Reinventing The Lens
Face Recognition for Image Searching
by Ron Leach
With the Internet becoming more and more visually oriented all the time, a Swedish company has devised a unique approach for searching the millions of images that are uploaded daily. The new Polar Rose technology employs a combination of user input and facial recognition algorithms to enable you to search photos by content and identify people pictured in the images.
Still in beta form, Polar Rose uses facial recognition technology developed at the universities of Lund and Malmo in southern Sweden. Their approach is unique in that it is able to extract 3D information from 2D images--thereby surpassing the accuracy of existing approaches to face recognition. The Polar Rose method also relies upon the "collective intelligence of our users" that will help "train" the engine by tagging images with names and other annotations.
Polar Rose plans to offer two versions of their search technology, the first being a plug-in for Firefox and Internet Explorer web browsers. This plug-in will place an icon on an image that users can click to obtain the name of the person in the photo as well as other relevant information. Polar Rose says they will also provide for the royalty-free use of their programming interface so that partners can integrate this functionality into existing or future sites or stand-alone applications. News sites, for example, could utilize this technology to enable users to help tag photos and link stories based upon the identities of people appearing in the photos.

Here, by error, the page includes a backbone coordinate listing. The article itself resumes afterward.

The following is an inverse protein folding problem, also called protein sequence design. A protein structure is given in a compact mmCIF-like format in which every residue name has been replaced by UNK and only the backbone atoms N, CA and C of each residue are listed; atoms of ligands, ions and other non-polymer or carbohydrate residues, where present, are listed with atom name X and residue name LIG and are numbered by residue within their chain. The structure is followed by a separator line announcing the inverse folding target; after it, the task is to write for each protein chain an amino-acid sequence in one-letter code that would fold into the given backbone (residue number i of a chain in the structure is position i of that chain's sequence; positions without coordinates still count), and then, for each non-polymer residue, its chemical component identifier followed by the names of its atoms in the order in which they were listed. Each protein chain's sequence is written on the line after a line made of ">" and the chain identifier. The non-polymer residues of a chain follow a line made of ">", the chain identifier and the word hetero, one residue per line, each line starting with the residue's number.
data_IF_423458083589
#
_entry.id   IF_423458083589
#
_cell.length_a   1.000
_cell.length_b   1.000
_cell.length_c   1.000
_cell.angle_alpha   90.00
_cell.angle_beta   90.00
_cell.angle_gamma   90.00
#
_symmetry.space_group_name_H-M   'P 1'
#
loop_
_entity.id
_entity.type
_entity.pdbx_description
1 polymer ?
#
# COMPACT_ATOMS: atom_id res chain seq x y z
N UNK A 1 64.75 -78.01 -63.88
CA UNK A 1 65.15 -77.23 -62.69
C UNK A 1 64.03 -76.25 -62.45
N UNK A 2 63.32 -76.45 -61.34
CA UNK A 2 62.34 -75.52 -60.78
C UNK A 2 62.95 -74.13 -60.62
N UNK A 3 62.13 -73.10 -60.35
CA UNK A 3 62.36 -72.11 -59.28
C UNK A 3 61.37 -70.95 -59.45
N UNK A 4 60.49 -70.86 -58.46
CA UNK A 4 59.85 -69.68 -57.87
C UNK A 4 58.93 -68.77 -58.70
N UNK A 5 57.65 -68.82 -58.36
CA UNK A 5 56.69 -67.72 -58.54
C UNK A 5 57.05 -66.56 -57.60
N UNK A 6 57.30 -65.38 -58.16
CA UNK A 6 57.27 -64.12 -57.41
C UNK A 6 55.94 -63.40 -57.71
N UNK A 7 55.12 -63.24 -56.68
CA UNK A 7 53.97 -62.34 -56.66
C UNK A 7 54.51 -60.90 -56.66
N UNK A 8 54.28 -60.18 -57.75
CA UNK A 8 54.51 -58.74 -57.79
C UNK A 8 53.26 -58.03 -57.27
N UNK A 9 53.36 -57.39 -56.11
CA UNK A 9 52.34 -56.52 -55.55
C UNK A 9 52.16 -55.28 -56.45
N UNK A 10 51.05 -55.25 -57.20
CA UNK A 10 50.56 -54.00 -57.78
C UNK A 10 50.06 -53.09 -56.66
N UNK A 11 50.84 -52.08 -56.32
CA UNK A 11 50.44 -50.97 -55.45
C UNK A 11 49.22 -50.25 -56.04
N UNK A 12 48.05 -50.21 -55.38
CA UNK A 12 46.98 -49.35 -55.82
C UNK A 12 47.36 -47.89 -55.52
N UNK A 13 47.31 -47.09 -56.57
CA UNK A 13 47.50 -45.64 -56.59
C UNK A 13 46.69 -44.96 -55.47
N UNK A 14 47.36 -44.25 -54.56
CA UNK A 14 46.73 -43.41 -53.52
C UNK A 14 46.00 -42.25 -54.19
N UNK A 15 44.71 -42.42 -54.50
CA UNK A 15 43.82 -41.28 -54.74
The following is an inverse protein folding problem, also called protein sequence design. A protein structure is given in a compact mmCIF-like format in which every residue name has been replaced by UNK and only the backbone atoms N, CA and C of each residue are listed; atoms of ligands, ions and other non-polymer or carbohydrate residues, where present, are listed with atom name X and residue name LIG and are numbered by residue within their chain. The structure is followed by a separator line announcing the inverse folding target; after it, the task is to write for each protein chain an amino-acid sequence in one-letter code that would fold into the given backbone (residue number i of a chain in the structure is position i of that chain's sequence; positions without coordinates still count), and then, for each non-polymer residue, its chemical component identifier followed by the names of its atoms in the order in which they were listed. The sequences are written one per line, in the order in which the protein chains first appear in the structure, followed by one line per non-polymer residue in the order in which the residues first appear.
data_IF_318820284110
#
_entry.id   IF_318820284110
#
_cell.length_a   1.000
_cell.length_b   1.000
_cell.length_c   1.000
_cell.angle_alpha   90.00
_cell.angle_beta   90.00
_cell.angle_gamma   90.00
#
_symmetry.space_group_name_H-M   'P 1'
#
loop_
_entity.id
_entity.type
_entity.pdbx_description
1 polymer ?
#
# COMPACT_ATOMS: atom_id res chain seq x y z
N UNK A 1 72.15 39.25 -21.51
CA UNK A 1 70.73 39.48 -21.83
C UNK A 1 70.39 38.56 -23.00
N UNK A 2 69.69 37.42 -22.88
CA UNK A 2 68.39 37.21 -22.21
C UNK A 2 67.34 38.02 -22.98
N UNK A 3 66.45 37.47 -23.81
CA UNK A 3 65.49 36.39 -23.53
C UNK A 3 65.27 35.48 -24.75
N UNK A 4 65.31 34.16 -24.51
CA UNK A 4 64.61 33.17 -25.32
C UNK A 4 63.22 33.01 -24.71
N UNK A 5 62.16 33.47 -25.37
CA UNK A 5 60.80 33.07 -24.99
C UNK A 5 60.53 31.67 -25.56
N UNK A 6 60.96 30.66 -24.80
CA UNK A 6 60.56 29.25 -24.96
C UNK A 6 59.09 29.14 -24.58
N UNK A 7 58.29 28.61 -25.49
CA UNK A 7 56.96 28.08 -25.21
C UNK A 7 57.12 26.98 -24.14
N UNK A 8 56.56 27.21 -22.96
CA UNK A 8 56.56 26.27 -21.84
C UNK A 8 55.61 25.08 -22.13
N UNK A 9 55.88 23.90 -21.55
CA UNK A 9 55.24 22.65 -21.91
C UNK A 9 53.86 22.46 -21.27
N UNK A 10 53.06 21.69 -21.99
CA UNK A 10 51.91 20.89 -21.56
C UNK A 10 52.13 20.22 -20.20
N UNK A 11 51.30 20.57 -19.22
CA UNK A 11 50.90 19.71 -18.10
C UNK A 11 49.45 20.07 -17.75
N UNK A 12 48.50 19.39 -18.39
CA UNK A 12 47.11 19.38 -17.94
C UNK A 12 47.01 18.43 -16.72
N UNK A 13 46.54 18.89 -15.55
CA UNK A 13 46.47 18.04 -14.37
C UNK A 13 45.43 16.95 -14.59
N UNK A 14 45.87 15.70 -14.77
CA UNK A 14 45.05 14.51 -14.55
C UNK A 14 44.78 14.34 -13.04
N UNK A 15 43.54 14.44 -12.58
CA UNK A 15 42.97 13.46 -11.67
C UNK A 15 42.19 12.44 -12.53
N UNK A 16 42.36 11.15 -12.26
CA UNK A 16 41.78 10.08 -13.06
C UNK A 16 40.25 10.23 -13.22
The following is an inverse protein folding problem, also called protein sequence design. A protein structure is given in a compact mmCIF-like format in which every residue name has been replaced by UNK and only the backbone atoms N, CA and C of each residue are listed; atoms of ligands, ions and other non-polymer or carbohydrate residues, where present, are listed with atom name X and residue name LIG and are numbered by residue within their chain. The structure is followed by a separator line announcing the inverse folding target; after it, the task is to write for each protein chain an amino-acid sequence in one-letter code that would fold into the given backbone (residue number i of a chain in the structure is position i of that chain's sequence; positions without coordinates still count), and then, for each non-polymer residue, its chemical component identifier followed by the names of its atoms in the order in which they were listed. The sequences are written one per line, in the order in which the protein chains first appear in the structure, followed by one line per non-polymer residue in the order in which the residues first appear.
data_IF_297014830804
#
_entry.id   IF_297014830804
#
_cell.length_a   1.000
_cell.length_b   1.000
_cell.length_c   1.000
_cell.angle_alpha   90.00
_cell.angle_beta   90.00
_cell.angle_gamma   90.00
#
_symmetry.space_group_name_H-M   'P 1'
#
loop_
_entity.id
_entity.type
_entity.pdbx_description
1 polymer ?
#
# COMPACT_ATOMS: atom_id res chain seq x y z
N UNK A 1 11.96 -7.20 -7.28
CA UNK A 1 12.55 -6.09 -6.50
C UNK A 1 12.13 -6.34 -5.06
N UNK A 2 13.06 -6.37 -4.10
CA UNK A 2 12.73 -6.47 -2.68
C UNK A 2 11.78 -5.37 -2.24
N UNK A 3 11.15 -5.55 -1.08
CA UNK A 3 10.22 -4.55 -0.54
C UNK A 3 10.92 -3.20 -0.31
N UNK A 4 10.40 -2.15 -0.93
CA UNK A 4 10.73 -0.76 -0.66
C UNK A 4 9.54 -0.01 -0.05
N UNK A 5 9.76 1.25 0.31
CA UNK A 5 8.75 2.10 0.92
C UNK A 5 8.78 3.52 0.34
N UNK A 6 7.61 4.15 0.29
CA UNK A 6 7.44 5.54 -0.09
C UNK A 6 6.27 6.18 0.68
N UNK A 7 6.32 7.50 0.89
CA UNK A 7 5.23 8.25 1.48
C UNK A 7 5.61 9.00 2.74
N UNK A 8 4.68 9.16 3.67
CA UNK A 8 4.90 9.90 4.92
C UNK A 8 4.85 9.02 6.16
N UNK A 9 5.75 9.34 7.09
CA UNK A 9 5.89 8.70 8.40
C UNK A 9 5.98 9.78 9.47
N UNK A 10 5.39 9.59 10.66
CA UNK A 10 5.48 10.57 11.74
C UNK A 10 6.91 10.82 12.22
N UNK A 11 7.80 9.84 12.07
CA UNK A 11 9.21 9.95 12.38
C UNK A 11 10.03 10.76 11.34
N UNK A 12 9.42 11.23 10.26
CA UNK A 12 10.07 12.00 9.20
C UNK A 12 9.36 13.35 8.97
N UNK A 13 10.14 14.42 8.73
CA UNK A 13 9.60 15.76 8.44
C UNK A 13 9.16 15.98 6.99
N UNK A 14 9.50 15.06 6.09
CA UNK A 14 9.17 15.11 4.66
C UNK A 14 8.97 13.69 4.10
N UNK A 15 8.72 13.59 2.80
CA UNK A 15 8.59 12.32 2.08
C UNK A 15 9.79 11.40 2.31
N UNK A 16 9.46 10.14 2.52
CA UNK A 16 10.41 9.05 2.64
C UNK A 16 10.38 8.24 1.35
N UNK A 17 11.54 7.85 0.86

All this sounds quite interesting from a developmental point of view. However, there are some important issues regarding privacy, distribution rights and other considerations that will likely have to be addressed should this technology move from the realm of innovation into common usage.
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